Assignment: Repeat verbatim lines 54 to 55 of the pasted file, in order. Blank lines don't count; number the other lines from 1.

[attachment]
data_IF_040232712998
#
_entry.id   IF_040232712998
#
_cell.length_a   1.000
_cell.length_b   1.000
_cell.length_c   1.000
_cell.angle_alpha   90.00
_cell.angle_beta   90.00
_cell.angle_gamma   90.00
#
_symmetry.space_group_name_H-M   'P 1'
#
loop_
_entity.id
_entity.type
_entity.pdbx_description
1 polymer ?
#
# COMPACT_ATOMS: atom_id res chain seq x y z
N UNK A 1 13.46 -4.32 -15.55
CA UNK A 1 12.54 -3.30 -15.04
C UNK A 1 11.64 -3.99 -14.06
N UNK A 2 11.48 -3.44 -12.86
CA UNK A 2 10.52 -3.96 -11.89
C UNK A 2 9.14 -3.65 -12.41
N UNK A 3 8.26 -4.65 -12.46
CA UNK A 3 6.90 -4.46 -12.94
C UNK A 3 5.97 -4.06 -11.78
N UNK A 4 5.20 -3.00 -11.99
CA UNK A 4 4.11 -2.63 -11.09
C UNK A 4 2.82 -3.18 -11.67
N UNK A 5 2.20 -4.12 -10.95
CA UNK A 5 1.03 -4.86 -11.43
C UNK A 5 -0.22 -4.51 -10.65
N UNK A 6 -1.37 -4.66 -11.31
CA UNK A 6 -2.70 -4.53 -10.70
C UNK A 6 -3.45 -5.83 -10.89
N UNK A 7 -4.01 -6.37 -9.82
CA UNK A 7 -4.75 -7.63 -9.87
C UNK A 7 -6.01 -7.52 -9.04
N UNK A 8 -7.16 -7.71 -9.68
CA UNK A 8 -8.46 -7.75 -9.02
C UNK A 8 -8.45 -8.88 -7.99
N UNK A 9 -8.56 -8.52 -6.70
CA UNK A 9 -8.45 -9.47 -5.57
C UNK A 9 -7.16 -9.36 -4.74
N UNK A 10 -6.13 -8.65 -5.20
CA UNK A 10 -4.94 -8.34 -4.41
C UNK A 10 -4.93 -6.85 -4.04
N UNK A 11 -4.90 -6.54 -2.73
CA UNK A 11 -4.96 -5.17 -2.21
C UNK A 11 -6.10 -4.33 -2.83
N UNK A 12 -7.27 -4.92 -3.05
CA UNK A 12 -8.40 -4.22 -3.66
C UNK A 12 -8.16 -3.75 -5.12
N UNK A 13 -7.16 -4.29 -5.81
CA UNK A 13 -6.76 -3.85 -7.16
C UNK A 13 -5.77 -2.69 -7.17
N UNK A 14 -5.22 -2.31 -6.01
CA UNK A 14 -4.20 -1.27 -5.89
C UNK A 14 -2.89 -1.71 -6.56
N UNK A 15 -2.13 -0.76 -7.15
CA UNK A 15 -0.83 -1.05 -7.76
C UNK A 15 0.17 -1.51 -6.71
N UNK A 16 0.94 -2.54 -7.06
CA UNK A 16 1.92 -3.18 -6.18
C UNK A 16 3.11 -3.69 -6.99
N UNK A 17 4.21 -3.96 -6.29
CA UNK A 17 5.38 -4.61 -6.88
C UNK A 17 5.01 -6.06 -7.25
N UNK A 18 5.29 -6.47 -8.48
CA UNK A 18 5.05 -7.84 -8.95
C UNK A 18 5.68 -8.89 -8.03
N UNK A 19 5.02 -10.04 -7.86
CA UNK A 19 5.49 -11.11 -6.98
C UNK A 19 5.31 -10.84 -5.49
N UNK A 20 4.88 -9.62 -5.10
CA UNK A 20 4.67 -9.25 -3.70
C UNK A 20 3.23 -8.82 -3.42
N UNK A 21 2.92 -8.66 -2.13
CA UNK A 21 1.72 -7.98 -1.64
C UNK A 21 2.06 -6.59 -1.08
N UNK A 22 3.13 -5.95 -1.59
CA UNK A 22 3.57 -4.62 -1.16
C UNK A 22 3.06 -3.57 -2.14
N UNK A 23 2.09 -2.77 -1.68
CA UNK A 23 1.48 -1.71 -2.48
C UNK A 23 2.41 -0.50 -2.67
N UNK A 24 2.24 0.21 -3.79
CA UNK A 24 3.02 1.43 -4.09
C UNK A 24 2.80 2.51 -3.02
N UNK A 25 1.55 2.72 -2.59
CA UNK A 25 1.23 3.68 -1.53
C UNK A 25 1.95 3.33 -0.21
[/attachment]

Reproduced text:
N UNK A 12 -7.27 -4.92 -3.05
CA UNK A 12 -8.40 -4.22 -3.66